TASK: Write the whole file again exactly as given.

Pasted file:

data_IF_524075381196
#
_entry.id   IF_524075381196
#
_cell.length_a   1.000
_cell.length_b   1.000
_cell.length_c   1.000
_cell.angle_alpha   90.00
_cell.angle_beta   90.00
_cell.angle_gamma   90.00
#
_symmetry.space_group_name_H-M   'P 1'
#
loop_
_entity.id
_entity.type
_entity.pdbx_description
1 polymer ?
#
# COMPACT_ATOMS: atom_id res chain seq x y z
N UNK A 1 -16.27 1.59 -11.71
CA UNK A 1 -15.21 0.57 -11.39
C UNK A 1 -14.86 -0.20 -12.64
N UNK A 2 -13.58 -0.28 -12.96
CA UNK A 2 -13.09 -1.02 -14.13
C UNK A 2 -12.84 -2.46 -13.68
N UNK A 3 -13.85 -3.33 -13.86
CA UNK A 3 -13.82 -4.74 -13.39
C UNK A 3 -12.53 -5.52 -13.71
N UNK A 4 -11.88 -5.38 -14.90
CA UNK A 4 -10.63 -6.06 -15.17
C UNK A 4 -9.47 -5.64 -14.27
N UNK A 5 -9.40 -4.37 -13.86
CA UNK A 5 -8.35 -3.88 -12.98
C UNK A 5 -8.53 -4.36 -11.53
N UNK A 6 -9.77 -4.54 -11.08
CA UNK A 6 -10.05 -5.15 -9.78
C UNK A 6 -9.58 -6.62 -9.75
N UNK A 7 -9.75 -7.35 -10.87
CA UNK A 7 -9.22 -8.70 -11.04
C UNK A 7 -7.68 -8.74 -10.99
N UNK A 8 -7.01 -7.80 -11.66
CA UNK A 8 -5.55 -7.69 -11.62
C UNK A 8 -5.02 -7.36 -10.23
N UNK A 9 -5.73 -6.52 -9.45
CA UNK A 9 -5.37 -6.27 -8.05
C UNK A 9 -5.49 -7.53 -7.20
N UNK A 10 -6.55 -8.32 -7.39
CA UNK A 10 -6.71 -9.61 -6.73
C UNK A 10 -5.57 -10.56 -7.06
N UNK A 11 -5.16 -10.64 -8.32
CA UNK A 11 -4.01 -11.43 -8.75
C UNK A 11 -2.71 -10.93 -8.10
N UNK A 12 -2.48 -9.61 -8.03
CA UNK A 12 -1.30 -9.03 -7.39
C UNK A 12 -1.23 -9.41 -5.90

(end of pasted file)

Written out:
data_IF_524075381196
#
_entry.id   IF_524075381196
#
_cell.length_a   1.000
_cell.length_b   1.000
_cell.length_c   1.000
_cell.angle_alpha   90.00
_cell.angle_beta   90.00
_cell.angle_gamma   90.00
#
_symmetry.space_group_name_H-M   'P 1'
#
loop_
_entity.id
_entity.type
_entity.pdbx_description
1 polymer ?
#
# COMPACT_ATOMS: atom_id res chain seq x y z
N UNK A 1 -16.27 1.59 -11.71
CA UNK A 1 -15.21 0.57 -11.39
C UNK A 1 -14.86 -0.20 -12.64
N UNK A 2 -13.58 -0.28 -12.96
CA UNK A 2 -13.09 -1.02 -14.13
C UNK A 2 -12.84 -2.46 -13.68
N UNK A 3 -13.85 -3.33 -13.86
CA UNK A 3 -13.82 -4.74 -13.39
C UNK A 3 -12.53 -5.52 -13.71
N UNK A 4 -11.88 -5.38 -14.90
CA UNK A 4 -10.63 -6.06 -15.17
C UNK A 4 -9.47 -5.64 -14.27
N UNK A 5 -9.40 -4.37 -13.86
CA UNK A 5 -8.35 -3.88 -12.98
C UNK A 5 -8.53 -4.36 -11.53
N UNK A 6 -9.77 -4.54 -11.08
CA UNK A 6 -10.05 -5.15 -9.78
C UNK A 6 -9.58 -6.62 -9.75
N UNK A 7 -9.75 -7.35 -10.87
CA UNK A 7 -9.22 -8.70 -11.04
C UNK A 7 -7.68 -8.74 -10.99
N UNK A 8 -7.01 -7.80 -11.66
CA UNK A 8 -5.55 -7.69 -11.62
C UNK A 8 -5.02 -7.36 -10.23
N UNK A 9 -5.73 -6.52 -9.45
CA UNK A 9 -5.37 -6.27 -8.05
C UNK A 9 -5.49 -7.53 -7.20
N UNK A 10 -6.55 -8.32 -7.39
CA UNK A 10 -6.71 -9.61 -6.73
C UNK A 10 -5.57 -10.56 -7.06
N UNK A 11 -5.16 -10.64 -8.32
CA UNK A 11 -4.01 -11.43 -8.75
C UNK A 11 -2.71 -10.93 -8.10
N UNK A 12 -2.48 -9.61 -8.03
CA UNK A 12 -1.30 -9.03 -7.39
C UNK A 12 -1.23 -9.41 -5.90